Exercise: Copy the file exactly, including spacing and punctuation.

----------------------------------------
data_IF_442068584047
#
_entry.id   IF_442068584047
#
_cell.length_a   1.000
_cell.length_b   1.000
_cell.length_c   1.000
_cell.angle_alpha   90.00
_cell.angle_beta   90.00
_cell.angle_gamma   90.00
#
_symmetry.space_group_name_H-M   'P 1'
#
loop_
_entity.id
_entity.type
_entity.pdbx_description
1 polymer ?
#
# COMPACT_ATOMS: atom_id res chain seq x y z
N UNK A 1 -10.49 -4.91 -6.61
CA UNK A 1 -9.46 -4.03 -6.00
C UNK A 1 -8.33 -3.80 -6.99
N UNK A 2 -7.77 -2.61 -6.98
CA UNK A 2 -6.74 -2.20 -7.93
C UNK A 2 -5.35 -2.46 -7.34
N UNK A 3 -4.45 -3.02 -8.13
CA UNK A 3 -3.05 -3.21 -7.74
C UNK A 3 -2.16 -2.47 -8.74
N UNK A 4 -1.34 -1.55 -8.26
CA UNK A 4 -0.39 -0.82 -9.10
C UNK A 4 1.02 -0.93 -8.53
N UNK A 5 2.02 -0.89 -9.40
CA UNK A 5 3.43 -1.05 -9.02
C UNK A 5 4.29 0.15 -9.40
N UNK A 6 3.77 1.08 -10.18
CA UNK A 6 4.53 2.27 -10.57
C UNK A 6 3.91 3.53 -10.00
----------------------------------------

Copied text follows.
data_IF_442068584047
#
_entry.id   IF_442068584047
#
_cell.length_a   1.000
_cell.length_b   1.000
_cell.length_c   1.000
_cell.angle_alpha   90.00
_cell.angle_beta   90.00
_cell.angle_gamma   90.00
#
_symmetry.space_group_name_H-M   'P 1'
#
loop_
_entity.id
_entity.type
_entity.pdbx_description
1 polymer ?
#
# COMPACT_ATOMS: atom_id res chain seq x y z
N UNK A 1 -10.49 -4.91 -6.61
CA UNK A 1 -9.46 -4.03 -6.00
C UNK A 1 -8.33 -3.80 -6.99
N UNK A 2 -7.77 -2.61 -6.98
CA UNK A 2 -6.74 -2.20 -7.93
C UNK A 2 -5.35 -2.46 -7.34
N UNK A 3 -4.45 -3.02 -8.13
CA UNK A 3 -3.05 -3.21 -7.74
C UNK A 3 -2.16 -2.47 -8.74
N UNK A 4 -1.34 -1.55 -8.26
CA UNK A 4 -0.39 -0.82 -9.10
C UNK A 4 1.02 -0.93 -8.53
N UNK A 5 2.02 -0.89 -9.40
CA UNK A 5 3.43 -1.05 -9.02
C UNK A 5 4.29 0.15 -9.40
N UNK A 6 3.77 1.08 -10.18
CA UNK A 6 4.53 2.27 -10.57
C UNK A 6 3.91 3.53 -10.00